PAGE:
Cato Networks Knowledge Base

Why Do Connections Destined for the Same Server Receive Different (Block/Allow) Action from Cato?

  • Updated


This article describes the reason why, despite going to the same destination, certain connections are blocked by Cato while others are allowed.

For example, the event discovery below illustrates instances where the same source attempted to connect to the same destination IP on the same protocol. However, while one connection was blocked, the other was allowed.



In this section, we will explore several common scenarios that may cause the connection to be treated differently by Cato. Understanding these scenarios is essential for optimizing and troubleshooting the connection effectively. Let's delve into each of them below.

1. Asymmetric Routing

When Cato doesn't have visibility into the complete flow, it might lack sufficient information to accurately categorize the data into the appropriate application. Consequently, even if there is a firewall rule permitting a specific protocol like HTTPS, asymmetric routing could lead to the flow being mistakenly categorized as TCP. Unfortunately, this misclassification can result in the connection being blocked since it doesn't align with the allowed firewall rule. To investigation further, it's recommended to perform a traceroute from both the source to the destination and vice versa when the issue is occurring. By comparing the forward and reverse paths, we can validate if this indeed is the cause of the problem.

2. Overlapping Custom Application

When dealing with an affected connection that involves a custom application, it is crucial to conduct a thorough examination of its definition. An overly simplified definition of a custom application could cause Cato to inconsistently identify the application. If there is a Firewall Rule permitting connections to the custom app, but due to how the custom app was defined, its identification becomes inconsistent, resulting in intermittent blocking of the connection. Therefore, when dealing with connections destined for custom applications, we recommend following the best practices outlined in Working-with-Custom-Applications to ensure consistent behavior.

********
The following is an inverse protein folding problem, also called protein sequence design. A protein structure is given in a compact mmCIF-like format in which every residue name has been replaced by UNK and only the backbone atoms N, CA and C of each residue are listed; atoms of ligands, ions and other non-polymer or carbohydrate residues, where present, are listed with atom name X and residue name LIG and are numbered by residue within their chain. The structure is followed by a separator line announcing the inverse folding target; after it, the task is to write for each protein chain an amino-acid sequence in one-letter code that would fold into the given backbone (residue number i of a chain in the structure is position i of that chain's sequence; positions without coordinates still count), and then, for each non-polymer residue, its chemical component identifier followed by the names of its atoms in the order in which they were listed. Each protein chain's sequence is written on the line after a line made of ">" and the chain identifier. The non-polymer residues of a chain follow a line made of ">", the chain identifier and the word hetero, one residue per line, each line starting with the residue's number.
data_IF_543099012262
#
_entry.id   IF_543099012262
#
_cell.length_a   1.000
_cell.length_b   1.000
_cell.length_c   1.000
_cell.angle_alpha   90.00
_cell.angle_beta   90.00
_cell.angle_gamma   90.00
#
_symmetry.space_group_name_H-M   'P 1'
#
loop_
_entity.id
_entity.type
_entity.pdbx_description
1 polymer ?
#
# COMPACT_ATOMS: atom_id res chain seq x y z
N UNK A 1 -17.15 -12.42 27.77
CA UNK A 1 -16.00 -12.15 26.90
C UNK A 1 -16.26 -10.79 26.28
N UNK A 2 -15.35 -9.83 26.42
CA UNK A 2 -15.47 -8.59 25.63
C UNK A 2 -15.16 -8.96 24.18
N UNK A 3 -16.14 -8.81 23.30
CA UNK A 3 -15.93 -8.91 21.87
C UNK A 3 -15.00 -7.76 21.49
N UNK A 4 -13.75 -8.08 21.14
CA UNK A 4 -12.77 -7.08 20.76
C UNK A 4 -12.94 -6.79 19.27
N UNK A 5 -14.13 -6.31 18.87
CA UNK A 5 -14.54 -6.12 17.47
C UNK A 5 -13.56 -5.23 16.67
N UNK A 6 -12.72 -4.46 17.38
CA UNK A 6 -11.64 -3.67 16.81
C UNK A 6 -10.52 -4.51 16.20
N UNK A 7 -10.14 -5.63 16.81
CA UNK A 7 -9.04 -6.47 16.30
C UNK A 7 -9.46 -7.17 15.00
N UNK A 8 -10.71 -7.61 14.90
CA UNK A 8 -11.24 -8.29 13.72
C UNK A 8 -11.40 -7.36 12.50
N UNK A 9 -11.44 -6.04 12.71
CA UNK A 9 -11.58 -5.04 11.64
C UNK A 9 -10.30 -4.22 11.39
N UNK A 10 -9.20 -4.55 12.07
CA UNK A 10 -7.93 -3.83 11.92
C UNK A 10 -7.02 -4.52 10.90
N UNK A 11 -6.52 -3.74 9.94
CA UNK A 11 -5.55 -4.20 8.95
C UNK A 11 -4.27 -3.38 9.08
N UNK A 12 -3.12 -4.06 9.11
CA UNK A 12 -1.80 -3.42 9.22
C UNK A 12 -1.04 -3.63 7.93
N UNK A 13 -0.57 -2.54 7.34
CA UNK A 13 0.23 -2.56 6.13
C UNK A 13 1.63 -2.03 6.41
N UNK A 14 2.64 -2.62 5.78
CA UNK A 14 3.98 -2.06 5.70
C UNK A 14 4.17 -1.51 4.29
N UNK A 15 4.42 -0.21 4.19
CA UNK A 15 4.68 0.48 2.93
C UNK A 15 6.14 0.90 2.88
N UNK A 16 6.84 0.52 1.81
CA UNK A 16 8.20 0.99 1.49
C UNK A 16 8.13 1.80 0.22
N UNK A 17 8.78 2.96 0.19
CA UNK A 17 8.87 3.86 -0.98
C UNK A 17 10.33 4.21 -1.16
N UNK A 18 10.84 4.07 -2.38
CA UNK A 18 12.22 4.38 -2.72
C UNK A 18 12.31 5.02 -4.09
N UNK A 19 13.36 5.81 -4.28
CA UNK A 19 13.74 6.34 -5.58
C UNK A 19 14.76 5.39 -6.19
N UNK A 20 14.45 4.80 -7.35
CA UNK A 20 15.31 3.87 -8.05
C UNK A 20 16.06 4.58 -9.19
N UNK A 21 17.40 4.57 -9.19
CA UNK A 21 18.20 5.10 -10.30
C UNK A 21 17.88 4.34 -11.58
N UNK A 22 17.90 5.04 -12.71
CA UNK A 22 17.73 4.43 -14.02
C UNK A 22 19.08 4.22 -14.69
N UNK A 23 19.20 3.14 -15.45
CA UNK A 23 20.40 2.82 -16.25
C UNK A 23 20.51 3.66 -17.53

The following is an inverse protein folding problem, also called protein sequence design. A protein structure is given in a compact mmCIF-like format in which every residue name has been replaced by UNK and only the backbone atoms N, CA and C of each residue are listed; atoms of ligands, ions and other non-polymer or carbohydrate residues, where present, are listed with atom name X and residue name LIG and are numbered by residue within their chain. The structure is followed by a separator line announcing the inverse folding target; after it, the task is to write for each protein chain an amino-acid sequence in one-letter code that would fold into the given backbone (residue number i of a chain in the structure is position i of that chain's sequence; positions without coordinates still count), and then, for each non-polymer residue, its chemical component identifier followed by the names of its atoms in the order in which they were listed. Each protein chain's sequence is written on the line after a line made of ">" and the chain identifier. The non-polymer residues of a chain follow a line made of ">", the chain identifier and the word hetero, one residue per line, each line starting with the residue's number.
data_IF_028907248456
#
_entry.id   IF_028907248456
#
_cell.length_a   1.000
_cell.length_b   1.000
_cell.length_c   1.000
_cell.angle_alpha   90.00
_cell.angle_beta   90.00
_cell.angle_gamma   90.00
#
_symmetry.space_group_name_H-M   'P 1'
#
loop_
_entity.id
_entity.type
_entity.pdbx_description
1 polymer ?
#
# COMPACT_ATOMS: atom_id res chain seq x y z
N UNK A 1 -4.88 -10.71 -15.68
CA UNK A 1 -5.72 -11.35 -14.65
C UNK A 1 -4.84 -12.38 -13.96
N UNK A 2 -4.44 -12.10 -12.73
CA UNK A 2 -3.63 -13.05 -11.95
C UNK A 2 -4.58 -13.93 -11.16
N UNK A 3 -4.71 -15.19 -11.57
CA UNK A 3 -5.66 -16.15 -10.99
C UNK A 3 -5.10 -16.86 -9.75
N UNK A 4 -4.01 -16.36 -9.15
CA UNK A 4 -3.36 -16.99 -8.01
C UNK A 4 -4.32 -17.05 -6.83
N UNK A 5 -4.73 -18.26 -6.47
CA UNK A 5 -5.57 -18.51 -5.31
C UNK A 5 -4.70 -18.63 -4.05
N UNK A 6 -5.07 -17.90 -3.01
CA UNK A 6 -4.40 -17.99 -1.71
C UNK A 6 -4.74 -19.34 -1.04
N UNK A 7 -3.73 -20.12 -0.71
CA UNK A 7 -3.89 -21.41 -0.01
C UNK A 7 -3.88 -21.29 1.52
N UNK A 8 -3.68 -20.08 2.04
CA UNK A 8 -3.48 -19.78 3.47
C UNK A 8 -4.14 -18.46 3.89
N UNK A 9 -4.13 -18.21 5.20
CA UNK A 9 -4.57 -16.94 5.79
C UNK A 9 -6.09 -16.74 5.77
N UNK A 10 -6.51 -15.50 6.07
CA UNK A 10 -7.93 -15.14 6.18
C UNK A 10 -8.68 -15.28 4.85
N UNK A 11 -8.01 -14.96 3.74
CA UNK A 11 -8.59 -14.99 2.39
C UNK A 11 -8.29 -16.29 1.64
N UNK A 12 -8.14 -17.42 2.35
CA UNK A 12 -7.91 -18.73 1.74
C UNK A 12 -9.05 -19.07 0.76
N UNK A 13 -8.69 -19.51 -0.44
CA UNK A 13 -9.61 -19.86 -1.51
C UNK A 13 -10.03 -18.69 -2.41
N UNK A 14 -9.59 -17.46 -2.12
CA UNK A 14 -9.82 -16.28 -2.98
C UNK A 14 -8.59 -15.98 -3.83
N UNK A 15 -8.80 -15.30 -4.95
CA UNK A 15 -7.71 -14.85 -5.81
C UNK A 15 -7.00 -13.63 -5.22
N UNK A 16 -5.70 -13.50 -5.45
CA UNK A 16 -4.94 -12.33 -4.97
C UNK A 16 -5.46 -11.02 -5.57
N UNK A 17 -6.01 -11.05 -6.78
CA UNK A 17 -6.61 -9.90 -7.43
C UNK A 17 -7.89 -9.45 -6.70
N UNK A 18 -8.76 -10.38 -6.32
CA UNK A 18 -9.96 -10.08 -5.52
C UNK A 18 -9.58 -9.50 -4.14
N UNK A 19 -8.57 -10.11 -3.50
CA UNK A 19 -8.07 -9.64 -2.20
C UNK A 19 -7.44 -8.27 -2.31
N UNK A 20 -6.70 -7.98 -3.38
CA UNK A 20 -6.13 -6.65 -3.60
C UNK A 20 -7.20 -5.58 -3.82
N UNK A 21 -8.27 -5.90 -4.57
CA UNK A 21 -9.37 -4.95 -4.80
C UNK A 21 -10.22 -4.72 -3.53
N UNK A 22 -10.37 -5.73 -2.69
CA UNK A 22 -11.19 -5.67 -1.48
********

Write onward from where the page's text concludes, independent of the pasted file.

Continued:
3. SDP User vs User

The distinction between SDP users and Users in the rule can sometimes cause confusion.


The term "SDP User" refers to users who connect to Cato through their Cato VPN Client application, while "User" denotes regular users behind a socket site. If SDP Users behind the socket site have Office Mode enabled, they are also considered "Users" as they connect to Cato through the socket instead of using the Cato VPN Client application.

Understanding this distinction is crucial when creating Firewall and/or Network Rules. For instance, in the following Firewall Rule, "test-user" is allowed access to, while all other connections are blocked.


However, when the SDP user with the username "test-user" attempted to access, the connection was blocked. This occurred because the specific allow rule was intended to grant access to regular users with the username "test-user" and not SDP users.